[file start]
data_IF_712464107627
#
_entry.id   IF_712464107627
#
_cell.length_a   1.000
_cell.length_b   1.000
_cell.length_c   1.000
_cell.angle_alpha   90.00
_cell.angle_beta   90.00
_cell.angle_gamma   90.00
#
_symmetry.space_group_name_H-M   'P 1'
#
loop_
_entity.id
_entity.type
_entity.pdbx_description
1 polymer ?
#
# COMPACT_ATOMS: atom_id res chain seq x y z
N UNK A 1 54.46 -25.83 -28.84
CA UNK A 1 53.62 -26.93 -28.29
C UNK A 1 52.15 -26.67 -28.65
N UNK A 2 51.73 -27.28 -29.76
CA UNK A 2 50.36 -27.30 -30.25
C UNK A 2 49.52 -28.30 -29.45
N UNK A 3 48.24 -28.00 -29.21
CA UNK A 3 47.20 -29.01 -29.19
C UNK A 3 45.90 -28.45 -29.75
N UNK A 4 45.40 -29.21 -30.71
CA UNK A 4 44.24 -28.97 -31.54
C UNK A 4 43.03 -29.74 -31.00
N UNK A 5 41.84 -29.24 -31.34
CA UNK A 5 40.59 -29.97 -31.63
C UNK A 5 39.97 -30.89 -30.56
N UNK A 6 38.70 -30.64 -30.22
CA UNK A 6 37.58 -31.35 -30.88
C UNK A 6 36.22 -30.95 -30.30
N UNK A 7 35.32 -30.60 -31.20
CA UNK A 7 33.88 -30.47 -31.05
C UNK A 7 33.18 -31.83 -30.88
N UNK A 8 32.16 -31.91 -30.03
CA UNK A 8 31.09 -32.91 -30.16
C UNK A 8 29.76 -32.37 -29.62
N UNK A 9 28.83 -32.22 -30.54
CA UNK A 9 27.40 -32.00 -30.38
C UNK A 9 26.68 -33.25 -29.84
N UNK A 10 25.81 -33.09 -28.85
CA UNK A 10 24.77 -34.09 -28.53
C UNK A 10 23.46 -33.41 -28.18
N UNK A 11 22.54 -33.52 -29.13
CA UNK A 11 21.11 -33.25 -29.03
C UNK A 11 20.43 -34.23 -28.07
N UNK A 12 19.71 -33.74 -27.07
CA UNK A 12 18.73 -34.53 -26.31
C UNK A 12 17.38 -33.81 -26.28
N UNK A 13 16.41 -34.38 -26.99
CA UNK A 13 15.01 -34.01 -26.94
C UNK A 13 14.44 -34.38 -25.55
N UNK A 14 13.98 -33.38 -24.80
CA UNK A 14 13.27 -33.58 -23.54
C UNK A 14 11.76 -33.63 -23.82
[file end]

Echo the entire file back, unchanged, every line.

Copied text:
data_IF_712464107627
#
_entry.id   IF_712464107627
#
_cell.length_a   1.000
_cell.length_b   1.000
_cell.length_c   1.000
_cell.angle_alpha   90.00
_cell.angle_beta   90.00
_cell.angle_gamma   90.00
#
_symmetry.space_group_name_H-M   'P 1'
#
loop_
_entity.id
_entity.type
_entity.pdbx_description
1 polymer ?
#
# COMPACT_ATOMS: atom_id res chain seq x y z
N UNK A 1 54.46 -25.83 -28.84
CA UNK A 1 53.62 -26.93 -28.29
C UNK A 1 52.15 -26.67 -28.65
N UNK A 2 51.73 -27.28 -29.76
CA UNK A 2 50.36 -27.30 -30.25
C UNK A 2 49.52 -28.30 -29.45
N UNK A 3 48.24 -28.00 -29.21
CA UNK A 3 47.20 -29.01 -29.19
C UNK A 3 45.90 -28.45 -29.75
N UNK A 4 45.40 -29.21 -30.71
CA UNK A 4 44.24 -28.97 -31.54
C UNK A 4 43.03 -29.74 -31.00
N UNK A 5 41.84 -29.24 -31.34
CA UNK A 5 40.59 -29.97 -31.63
C UNK A 5 39.97 -30.89 -30.56
N UNK A 6 38.70 -30.64 -30.22
CA UNK A 6 37.58 -31.35 -30.88
C UNK A 6 36.22 -30.95 -30.30
N UNK A 7 35.32 -30.60 -31.20
CA UNK A 7 33.88 -30.47 -31.05
C UNK A 7 33.18 -31.83 -30.88
N UNK A 8 32.16 -31.91 -30.03
CA UNK A 8 31.09 -32.91 -30.16
C UNK A 8 29.76 -32.37 -29.62
N UNK A 9 28.83 -32.22 -30.54
CA UNK A 9 27.40 -32.00 -30.38
C UNK A 9 26.68 -33.25 -29.84
N UNK A 10 25.81 -33.09 -28.85
CA UNK A 10 24.77 -34.09 -28.53
C UNK A 10 23.46 -33.41 -28.18
N UNK A 11 22.54 -33.52 -29.13
CA UNK A 11 21.11 -33.25 -29.03
C UNK A 11 20.43 -34.23 -28.07
N UNK A 12 19.71 -33.74 -27.07
CA UNK A 12 18.73 -34.53 -26.31
C UNK A 12 17.38 -33.81 -26.28
N UNK A 13 16.41 -34.38 -26.99
CA UNK A 13 15.01 -34.01 -26.94
C UNK A 13 14.44 -34.38 -25.55
N UNK A 14 13.98 -33.38 -24.80
CA UNK A 14 13.27 -33.58 -23.54
C UNK A 14 11.76 -33.63 -23.82